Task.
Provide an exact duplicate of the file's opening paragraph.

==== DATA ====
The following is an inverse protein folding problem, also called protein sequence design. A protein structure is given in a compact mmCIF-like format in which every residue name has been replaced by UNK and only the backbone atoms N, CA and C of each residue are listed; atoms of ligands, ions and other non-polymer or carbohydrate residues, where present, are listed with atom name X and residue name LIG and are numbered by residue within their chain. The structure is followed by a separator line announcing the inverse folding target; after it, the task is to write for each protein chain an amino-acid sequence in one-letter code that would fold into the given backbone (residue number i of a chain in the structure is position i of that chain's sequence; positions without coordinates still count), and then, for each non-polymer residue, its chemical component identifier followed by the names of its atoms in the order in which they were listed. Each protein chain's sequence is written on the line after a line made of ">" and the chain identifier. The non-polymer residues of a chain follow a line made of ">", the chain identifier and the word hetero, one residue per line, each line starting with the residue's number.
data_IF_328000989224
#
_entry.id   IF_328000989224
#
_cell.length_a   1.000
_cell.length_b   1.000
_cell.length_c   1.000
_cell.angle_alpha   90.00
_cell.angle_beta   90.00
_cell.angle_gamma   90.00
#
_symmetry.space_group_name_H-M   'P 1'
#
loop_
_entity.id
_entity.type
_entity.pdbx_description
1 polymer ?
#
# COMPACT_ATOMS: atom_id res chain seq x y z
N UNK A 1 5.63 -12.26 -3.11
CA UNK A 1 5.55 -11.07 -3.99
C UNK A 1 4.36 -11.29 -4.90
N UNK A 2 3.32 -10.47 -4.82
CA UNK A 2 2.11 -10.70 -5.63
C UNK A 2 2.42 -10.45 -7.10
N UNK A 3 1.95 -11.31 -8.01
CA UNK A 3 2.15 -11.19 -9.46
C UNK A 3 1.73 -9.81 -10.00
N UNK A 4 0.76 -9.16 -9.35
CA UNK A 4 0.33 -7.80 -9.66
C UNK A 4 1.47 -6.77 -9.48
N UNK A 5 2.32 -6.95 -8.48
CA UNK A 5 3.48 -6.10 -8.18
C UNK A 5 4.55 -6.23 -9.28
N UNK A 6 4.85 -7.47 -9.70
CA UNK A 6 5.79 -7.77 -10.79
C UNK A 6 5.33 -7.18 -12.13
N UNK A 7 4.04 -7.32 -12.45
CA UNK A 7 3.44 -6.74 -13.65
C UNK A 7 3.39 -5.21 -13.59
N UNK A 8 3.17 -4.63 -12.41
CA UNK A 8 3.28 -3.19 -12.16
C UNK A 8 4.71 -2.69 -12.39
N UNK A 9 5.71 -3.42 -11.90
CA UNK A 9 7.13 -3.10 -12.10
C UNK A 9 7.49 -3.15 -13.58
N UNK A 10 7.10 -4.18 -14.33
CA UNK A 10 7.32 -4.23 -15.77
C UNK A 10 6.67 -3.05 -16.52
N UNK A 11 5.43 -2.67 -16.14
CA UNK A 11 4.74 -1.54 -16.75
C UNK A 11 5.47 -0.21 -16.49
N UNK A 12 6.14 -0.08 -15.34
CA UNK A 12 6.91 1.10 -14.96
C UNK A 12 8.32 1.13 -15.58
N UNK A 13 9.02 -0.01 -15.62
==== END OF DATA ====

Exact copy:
The following is an inverse protein folding problem, also called protein sequence design. A protein structure is given in a compact mmCIF-like format in which every residue name has been replaced by UNK and only the backbone atoms N, CA and C of each residue are listed; atoms of ligands, ions and other non-polymer or carbohydrate residues, where present, are listed with atom name X and residue name LIG and are numbered by residue within their chain. The structure is followed by a separator line announcing the inverse folding target; after it, the task is to write for each protein chain an amino-acid sequence in one-letter code that would fold into the given backbone (residue number i of a chain in the structure is position i of that chain's sequence; positions without coordinates still count), and then, for each non-polymer residue, its chemical component identifier followed by the names of its atoms in the order in which they were listed. Each protein chain's sequence is written on the line after a line made of ">" and the chain identifier. The non-polymer residues of a chain follow a line made of ">", the chain identifier and the word hetero, one residue per line, each line starting with the residue's number.